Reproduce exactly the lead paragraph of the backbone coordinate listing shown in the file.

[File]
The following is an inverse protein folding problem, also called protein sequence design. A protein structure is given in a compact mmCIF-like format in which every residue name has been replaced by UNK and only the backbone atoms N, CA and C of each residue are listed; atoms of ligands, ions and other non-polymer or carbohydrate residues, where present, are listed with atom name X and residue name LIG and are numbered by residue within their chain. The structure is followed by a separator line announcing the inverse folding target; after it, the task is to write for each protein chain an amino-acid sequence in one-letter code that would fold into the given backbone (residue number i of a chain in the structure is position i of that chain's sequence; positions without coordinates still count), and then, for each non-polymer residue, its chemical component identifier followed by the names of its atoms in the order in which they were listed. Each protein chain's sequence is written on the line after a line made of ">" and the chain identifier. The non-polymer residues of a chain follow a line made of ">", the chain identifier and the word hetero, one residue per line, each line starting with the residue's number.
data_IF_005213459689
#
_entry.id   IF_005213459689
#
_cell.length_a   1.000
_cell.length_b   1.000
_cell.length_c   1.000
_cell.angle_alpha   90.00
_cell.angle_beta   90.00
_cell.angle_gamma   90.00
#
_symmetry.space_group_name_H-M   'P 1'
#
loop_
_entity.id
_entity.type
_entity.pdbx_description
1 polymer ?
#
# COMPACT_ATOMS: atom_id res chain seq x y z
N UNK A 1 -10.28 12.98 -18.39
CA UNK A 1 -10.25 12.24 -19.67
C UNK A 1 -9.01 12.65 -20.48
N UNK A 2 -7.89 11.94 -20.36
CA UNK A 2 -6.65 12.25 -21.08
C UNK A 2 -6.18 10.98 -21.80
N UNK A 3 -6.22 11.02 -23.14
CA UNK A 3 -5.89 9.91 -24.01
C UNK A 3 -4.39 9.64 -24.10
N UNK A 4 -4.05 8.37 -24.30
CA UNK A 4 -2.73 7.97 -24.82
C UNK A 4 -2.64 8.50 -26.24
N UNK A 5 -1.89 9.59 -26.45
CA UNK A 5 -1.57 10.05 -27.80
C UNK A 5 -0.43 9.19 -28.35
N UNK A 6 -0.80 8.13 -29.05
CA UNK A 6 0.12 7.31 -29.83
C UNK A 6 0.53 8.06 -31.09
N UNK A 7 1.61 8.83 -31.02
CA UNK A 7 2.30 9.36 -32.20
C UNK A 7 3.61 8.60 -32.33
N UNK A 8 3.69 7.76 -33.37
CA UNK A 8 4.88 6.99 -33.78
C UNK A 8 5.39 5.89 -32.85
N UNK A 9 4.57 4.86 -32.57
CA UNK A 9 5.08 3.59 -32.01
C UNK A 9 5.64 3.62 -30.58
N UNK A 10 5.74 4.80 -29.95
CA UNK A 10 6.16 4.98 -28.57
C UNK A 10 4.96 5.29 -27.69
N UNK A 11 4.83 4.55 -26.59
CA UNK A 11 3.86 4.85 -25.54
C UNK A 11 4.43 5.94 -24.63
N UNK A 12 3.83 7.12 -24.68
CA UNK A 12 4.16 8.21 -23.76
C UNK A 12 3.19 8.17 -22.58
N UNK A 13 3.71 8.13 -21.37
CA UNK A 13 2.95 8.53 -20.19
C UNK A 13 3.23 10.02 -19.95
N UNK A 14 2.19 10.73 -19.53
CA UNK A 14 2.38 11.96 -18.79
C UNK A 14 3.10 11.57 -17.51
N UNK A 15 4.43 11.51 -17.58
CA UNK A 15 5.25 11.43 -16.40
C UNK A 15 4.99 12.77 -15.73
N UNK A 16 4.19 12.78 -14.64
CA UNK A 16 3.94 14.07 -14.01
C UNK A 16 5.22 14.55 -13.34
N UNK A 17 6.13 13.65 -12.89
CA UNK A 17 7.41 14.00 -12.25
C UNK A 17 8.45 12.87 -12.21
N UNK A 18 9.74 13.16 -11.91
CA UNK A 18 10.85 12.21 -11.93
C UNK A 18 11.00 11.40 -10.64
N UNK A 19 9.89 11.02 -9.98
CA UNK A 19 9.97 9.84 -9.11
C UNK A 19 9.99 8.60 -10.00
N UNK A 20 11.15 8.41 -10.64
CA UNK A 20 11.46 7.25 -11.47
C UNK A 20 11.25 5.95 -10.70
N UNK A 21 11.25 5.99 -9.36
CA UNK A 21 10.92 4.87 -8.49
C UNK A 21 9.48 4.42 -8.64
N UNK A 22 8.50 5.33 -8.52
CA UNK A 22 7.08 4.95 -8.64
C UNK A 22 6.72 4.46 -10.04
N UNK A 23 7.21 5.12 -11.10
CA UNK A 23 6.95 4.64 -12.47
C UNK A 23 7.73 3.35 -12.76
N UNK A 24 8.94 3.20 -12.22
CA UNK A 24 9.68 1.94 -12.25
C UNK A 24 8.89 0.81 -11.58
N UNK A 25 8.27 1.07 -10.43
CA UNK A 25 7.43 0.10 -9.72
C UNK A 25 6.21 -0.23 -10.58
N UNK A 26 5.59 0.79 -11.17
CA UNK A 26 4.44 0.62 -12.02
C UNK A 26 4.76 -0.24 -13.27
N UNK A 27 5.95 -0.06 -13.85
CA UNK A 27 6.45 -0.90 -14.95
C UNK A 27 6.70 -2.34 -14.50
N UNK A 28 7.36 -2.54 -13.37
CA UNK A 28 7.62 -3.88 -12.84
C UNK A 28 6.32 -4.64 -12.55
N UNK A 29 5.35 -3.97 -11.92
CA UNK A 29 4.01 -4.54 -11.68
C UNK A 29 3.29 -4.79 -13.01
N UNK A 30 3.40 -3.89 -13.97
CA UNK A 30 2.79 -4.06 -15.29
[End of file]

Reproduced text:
The following is an inverse protein folding problem, also called protein sequence design. A protein structure is given in a compact mmCIF-like format in which every residue name has been replaced by UNK and only the backbone atoms N, CA and C of each residue are listed; atoms of ligands, ions and other non-polymer or carbohydrate residues, where present, are listed with atom name X and residue name LIG and are numbered by residue within their chain. The structure is followed by a separator line announcing the inverse folding target; after it, the task is to write for each protein chain an amino-acid sequence in one-letter code that would fold into the given backbone (residue number i of a chain in the structure is position i of that chain's sequence; positions without coordinates still count), and then, for each non-polymer residue, its chemical component identifier followed by the names of its atoms in the order in which they were listed. Each protein chain's sequence is written on the line after a line made of ">" and the chain identifier. The non-polymer residues of a chain follow a line made of ">", the chain identifier and the word hetero, one residue per line, each line starting with the residue's number.